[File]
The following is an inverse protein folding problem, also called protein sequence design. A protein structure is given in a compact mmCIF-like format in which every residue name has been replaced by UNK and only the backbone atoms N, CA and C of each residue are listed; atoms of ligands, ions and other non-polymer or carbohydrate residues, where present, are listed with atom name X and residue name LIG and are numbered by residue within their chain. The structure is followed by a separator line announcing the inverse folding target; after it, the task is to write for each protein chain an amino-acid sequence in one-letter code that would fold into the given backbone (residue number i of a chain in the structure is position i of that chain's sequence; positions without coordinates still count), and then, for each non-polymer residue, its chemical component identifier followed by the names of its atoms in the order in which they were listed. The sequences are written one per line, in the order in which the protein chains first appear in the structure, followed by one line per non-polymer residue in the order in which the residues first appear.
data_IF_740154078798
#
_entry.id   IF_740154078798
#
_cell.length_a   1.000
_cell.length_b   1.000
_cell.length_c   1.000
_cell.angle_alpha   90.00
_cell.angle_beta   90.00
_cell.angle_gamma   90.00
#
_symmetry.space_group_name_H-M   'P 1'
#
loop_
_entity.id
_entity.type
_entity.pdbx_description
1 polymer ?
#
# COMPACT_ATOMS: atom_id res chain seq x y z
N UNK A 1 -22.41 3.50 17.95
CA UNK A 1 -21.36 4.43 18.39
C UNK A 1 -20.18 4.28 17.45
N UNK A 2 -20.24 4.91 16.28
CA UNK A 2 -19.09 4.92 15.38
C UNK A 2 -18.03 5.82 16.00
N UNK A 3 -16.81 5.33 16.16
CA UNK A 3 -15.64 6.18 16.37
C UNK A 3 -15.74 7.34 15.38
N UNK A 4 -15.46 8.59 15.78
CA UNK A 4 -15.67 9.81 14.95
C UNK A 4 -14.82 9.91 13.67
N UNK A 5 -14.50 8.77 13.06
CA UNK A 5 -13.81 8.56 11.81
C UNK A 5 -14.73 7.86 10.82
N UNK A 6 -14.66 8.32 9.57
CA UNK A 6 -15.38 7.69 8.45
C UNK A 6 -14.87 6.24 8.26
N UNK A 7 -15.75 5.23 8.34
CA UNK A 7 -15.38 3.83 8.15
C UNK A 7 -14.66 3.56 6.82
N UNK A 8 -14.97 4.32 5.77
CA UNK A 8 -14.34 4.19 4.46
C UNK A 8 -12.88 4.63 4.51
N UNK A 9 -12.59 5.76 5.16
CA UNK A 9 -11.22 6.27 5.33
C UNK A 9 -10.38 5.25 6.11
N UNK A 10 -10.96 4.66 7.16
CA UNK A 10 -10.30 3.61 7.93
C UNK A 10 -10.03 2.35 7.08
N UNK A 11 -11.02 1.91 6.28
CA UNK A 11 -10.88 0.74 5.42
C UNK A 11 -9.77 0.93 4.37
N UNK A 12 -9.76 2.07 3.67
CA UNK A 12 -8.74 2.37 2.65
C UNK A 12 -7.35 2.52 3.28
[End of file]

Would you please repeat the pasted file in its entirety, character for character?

The following is an inverse protein folding problem, also called protein sequence design. A protein structure is given in a compact mmCIF-like format in which every residue name has been replaced by UNK and only the backbone atoms N, CA and C of each residue are listed; atoms of ligands, ions and other non-polymer or carbohydrate residues, where present, are listed with atom name X and residue name LIG and are numbered by residue within their chain. The structure is followed by a separator line announcing the inverse folding target; after it, the task is to write for each protein chain an amino-acid sequence in one-letter code that would fold into the given backbone (residue number i of a chain in the structure is position i of that chain's sequence; positions without coordinates still count), and then, for each non-polymer residue, its chemical component identifier followed by the names of its atoms in the order in which they were listed. The sequences are written one per line, in the order in which the protein chains first appear in the structure, followed by one line per non-polymer residue in the order in which the residues first appear.
data_IF_740154078798
#
_entry.id   IF_740154078798
#
_cell.length_a   1.000
_cell.length_b   1.000
_cell.length_c   1.000
_cell.angle_alpha   90.00
_cell.angle_beta   90.00
_cell.angle_gamma   90.00
#
_symmetry.space_group_name_H-M   'P 1'
#
loop_
_entity.id
_entity.type
_entity.pdbx_description
1 polymer ?
#
# COMPACT_ATOMS: atom_id res chain seq x y z
N UNK A 1 -22.41 3.50 17.95
CA UNK A 1 -21.36 4.43 18.39
C UNK A 1 -20.18 4.28 17.45
N UNK A 2 -20.24 4.91 16.28
CA UNK A 2 -19.09 4.92 15.38
C UNK A 2 -18.03 5.82 16.00
N UNK A 3 -16.81 5.33 16.16
CA UNK A 3 -15.64 6.18 16.37
C UNK A 3 -15.74 7.34 15.38
N UNK A 4 -15.46 8.59 15.78
CA UNK A 4 -15.67 9.81 14.95
C UNK A 4 -14.82 9.91 13.67
N UNK A 5 -14.50 8.77 13.06
CA UNK A 5 -13.81 8.56 11.81
C UNK A 5 -14.73 7.86 10.82
N UNK A 6 -14.66 8.32 9.57
CA UNK A 6 -15.38 7.69 8.45
C UNK A 6 -14.87 6.24 8.26
N UNK A 7 -15.75 5.23 8.34
CA UNK A 7 -15.38 3.83 8.15
C UNK A 7 -14.66 3.56 6.82
N UNK A 8 -14.97 4.32 5.77
CA UNK A 8 -14.34 4.19 4.46
C UNK A 8 -12.88 4.63 4.51
N UNK A 9 -12.59 5.76 5.16
CA UNK A 9 -11.22 6.27 5.33
C UNK A 9 -10.38 5.25 6.11
N UNK A 10 -10.96 4.66 7.16
CA UNK A 10 -10.30 3.61 7.93
C UNK A 10 -10.03 2.35 7.08
N UNK A 11 -11.02 1.91 6.28
CA UNK A 11 -10.88 0.74 5.42
C UNK A 11 -9.77 0.93 4.37
N UNK A 12 -9.76 2.07 3.67
CA UNK A 12 -8.74 2.37 2.65
C UNK A 12 -7.35 2.52 3.28